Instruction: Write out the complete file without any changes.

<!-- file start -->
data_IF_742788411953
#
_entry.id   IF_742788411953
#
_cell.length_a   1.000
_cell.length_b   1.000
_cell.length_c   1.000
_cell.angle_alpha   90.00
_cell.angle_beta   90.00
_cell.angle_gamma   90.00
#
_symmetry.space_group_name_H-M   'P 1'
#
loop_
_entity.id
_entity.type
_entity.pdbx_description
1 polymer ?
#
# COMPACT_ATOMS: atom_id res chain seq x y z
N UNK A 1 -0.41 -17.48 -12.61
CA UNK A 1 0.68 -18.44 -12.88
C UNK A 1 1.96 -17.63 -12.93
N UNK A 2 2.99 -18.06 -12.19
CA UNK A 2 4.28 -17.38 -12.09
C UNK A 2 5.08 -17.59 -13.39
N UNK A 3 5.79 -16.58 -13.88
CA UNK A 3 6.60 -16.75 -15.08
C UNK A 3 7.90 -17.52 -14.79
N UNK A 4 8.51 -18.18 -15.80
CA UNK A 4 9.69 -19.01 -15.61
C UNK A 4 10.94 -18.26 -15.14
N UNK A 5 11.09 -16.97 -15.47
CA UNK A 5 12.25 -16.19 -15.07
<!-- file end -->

data_IF_742788411953
#
_entry.id   IF_742788411953
#
_cell.length_a   1.000
_cell.length_b   1.000
_cell.length_c   1.000
_cell.angle_alpha   90.00
_cell.angle_beta   90.00
_cell.angle_gamma   90.00
#
_symmetry.space_group_name_H-M   'P 1'
#
loop_
_entity.id
_entity.type
_entity.pdbx_description
1 polymer ?
#
# COMPACT_ATOMS: atom_id res chain seq x y z
N UNK A 1 -0.41 -17.48 -12.61
CA UNK A 1 0.68 -18.44 -12.88
C UNK A 1 1.96 -17.63 -12.93
N UNK A 2 2.99 -18.06 -12.19
CA UNK A 2 4.28 -17.38 -12.09
C UNK A 2 5.08 -17.59 -13.39
N UNK A 3 5.79 -16.58 -13.88
CA UNK A 3 6.60 -16.75 -15.08
C UNK A 3 7.90 -17.52 -14.79
N UNK A 4 8.51 -18.18 -15.80
CA UNK A 4 9.69 -19.01 -15.61
C UNK A 4 10.94 -18.26 -15.14
N UNK A 5 11.09 -16.97 -15.47
CA UNK A 5 12.25 -16.19 -15.07